THE Scripture tells us plainly that “there is neither Jew nor Greek, there is neither bond nor free, there is neither male nor female: for ye are all one in Christ Jesus”.

(Galatians 3:28)

This cannot mean that there are no such things as Jews and Gentiles, slaves and freemen, men and women, for that would be ridiculous. It is telling us that those things are of no significance in looking at our standing in Christ. All of us, whoever we are and whatever our supposed worldly status or sex, have been mightily elevated in Christ to make all such other things of no account as saints.

Therefore, spiritually, husbands and wives are one in Christ. Nevertheless they are male and female, husband and wife, just as there were indeed Jews and Greeks, and slaves and masters in Paul’s day. It is for this reason that Paul by the Spirit gives separate instructions on obligations and responsibilities for husbands and wives.

Especially for Husbands

Husbands are to provide strength, leadership, initiative, the wherewithal for everyday living, and the authority for the spiritual tone of the home. They are to be consistent, tender, loyal, filled with respect, giving honour to a wife as to the “weaker vessel”, dwelling with her according to knowledge of what God has revealed concerning his partner and his responsibilities towards her.

A man must exercise his leadership and not let it go by default. Leadership does not just happen. Leadership provides example as well as guidance, service as well as authority. A man must shoulder his responsibility for the character and stability of the home. He must protect it from untoward outside influences and undesirable developments within.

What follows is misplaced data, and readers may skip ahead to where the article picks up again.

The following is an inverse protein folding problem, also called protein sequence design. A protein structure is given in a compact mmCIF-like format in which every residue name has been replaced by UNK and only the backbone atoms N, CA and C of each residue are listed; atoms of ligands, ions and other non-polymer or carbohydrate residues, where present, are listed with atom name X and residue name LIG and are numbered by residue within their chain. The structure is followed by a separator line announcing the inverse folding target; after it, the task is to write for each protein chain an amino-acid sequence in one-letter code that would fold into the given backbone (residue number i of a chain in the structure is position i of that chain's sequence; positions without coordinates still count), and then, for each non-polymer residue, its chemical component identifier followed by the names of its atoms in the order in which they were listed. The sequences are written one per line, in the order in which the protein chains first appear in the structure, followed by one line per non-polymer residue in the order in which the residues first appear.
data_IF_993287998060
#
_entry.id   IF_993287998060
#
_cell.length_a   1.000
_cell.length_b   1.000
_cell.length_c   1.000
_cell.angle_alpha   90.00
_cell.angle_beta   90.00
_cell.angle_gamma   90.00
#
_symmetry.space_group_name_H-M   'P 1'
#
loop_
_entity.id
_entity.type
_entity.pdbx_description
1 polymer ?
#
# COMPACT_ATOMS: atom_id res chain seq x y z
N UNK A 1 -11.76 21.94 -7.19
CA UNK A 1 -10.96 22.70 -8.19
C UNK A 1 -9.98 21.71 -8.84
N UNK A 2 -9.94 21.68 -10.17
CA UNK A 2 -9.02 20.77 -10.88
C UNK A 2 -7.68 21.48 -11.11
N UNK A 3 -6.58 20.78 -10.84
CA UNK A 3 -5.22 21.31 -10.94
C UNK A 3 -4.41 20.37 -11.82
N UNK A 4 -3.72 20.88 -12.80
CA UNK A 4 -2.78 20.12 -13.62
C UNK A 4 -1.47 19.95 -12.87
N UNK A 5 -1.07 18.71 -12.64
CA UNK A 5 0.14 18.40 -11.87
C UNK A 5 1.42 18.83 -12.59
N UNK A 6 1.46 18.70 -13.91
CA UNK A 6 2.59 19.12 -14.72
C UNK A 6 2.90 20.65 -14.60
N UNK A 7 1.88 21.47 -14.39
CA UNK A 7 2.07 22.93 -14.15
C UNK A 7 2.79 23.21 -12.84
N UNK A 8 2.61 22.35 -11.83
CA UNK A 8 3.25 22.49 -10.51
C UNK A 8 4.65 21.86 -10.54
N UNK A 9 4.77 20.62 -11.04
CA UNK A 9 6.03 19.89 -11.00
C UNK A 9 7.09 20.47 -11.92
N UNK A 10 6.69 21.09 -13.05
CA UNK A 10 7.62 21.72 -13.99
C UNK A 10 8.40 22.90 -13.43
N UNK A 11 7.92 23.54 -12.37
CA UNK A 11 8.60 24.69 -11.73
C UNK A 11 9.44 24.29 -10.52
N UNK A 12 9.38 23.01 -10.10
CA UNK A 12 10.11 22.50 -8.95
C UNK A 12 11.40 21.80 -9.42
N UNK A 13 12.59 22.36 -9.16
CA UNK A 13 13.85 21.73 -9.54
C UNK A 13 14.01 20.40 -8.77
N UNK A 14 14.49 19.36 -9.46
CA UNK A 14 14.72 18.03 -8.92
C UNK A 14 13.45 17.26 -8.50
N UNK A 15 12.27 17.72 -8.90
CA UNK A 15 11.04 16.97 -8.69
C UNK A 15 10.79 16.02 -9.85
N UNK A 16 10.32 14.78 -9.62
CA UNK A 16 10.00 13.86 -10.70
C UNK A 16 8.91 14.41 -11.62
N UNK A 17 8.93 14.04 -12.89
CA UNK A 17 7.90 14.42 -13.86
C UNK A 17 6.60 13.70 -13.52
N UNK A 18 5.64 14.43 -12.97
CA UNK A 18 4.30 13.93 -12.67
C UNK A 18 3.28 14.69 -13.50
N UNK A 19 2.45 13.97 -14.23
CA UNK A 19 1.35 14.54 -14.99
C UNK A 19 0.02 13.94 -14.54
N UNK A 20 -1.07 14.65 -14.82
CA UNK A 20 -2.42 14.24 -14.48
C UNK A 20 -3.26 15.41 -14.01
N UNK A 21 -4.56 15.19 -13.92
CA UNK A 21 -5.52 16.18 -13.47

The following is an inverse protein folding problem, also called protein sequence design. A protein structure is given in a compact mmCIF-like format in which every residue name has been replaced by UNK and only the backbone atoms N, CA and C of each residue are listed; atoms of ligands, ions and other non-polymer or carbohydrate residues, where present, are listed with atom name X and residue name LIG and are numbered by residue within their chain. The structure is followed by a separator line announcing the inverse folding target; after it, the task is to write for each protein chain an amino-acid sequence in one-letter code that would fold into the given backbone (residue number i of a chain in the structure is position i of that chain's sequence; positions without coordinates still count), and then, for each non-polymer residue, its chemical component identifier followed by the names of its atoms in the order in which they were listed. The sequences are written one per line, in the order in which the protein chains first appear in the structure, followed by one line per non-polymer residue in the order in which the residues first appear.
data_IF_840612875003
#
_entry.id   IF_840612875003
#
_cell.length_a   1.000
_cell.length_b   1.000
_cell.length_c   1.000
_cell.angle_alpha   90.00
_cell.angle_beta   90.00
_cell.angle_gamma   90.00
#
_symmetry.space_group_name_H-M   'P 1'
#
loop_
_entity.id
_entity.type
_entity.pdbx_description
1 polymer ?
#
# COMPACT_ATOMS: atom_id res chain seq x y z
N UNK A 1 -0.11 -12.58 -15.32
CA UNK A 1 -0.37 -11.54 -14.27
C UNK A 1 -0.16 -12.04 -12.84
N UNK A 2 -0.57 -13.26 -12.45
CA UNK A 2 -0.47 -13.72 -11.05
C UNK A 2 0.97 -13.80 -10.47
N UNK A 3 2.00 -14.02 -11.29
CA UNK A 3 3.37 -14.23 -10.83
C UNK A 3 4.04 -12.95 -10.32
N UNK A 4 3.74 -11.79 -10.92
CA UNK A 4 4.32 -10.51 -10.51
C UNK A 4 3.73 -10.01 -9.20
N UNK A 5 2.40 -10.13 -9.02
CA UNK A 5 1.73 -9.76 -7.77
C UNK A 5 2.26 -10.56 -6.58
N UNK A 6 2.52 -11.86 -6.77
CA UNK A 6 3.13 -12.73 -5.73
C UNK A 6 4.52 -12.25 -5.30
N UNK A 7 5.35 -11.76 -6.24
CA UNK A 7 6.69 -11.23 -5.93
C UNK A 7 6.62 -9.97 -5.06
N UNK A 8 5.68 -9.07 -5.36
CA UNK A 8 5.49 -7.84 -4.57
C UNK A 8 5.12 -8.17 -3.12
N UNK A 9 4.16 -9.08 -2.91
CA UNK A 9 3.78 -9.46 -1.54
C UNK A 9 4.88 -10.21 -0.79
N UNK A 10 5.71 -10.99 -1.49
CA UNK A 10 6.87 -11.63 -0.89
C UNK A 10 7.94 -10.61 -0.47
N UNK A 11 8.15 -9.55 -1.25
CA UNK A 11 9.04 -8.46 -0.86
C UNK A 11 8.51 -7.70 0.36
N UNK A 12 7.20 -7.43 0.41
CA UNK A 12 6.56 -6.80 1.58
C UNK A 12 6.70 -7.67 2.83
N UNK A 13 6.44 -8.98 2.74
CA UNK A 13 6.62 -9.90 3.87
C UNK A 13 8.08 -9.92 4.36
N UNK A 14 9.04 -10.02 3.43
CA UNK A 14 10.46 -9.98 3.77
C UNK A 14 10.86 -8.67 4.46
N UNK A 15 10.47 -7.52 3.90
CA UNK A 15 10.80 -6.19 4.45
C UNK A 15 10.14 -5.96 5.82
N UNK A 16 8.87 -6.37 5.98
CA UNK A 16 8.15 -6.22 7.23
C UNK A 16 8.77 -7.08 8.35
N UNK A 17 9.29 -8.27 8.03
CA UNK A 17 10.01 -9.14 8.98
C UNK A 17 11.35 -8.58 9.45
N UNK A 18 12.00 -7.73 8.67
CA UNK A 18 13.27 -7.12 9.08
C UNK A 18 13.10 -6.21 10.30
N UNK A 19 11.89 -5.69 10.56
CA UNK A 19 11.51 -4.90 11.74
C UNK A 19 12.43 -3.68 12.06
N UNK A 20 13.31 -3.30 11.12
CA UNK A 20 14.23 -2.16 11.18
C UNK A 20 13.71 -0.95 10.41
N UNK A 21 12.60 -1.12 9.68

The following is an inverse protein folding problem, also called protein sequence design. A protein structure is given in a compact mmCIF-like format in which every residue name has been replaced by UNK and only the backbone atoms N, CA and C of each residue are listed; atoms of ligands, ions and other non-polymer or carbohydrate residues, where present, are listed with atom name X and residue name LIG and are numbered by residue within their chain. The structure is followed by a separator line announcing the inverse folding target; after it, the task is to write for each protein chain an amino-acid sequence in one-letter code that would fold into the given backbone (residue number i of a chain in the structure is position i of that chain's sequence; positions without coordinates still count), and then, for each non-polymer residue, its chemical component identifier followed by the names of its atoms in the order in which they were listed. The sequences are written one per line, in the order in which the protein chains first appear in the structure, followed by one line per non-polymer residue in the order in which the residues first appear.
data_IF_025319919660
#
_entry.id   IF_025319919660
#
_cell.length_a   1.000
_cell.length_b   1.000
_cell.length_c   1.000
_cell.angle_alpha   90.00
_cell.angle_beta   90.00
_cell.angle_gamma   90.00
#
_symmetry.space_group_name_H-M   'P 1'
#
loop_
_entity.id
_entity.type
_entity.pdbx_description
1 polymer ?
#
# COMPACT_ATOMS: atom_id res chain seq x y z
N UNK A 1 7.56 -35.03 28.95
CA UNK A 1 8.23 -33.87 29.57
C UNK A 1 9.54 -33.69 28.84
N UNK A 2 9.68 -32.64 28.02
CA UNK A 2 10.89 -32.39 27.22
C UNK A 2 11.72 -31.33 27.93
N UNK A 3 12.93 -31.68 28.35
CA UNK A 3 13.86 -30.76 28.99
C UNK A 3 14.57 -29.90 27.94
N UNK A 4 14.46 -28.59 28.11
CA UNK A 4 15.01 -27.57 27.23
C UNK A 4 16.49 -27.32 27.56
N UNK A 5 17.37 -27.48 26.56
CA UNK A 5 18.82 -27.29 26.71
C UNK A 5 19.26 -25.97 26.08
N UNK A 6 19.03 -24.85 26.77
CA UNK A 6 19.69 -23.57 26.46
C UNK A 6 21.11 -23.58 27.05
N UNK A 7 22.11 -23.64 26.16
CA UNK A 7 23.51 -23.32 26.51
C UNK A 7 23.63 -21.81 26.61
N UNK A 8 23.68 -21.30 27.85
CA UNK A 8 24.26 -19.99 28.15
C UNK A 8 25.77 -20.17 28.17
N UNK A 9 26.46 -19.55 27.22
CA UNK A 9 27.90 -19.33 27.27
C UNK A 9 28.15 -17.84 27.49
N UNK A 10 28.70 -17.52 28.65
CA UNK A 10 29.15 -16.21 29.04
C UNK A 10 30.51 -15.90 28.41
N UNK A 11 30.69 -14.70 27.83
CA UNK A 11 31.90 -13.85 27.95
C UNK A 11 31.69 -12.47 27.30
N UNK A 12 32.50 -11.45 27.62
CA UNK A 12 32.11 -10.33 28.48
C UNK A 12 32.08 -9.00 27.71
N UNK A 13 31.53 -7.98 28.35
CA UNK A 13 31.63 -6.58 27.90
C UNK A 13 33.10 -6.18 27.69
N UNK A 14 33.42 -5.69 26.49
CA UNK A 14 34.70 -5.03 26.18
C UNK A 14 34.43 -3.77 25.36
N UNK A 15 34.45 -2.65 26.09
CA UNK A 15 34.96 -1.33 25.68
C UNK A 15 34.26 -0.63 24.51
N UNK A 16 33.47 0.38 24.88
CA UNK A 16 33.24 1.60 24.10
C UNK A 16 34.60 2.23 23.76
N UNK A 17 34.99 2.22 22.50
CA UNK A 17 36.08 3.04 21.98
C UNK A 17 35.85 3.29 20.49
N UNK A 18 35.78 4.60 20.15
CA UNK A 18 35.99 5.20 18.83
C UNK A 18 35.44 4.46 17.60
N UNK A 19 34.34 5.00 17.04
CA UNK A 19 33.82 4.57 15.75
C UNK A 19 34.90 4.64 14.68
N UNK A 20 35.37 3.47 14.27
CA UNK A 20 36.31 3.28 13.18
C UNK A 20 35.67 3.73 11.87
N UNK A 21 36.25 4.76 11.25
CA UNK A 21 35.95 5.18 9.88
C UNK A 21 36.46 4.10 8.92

The friends we make, the company we keep, who shares our home and when, our responsibilities towards our brethren and sisters, the atmosphere of the home for husband and wife together and separately, and later for any children they may have, all come within the survey of the husband’s spiritual eye. He must ensure that what Christ commands has full opportunity to flower under his own care.

The loving things we are pleased to do before we come to marriage are to be carried on afterwards. We are not to subscribe to the cynical view that there is no point in running for the train once we have caught it! Tenderness, kindness, flowers, affectionate remembrances and constant solicitation are to be regularly evident because these provide needful reassurance and support, and bring joy and encouragement.

Time is not our own to do as we like with—neither in the spiritual sphere nor in everyday affairs. We need to control our own use of time and take care regarding the demands we make on our family. A husband with a time-consuming hobby, particularly one that takes him away from home, or with an unbalanced schedule of ecclesial duties can create a feeling of loneliness or neglect, or a disproportionate burden of responsibility for his partner.

We need to find the point of balance and of spiritual reasonableness in all parts of our life together.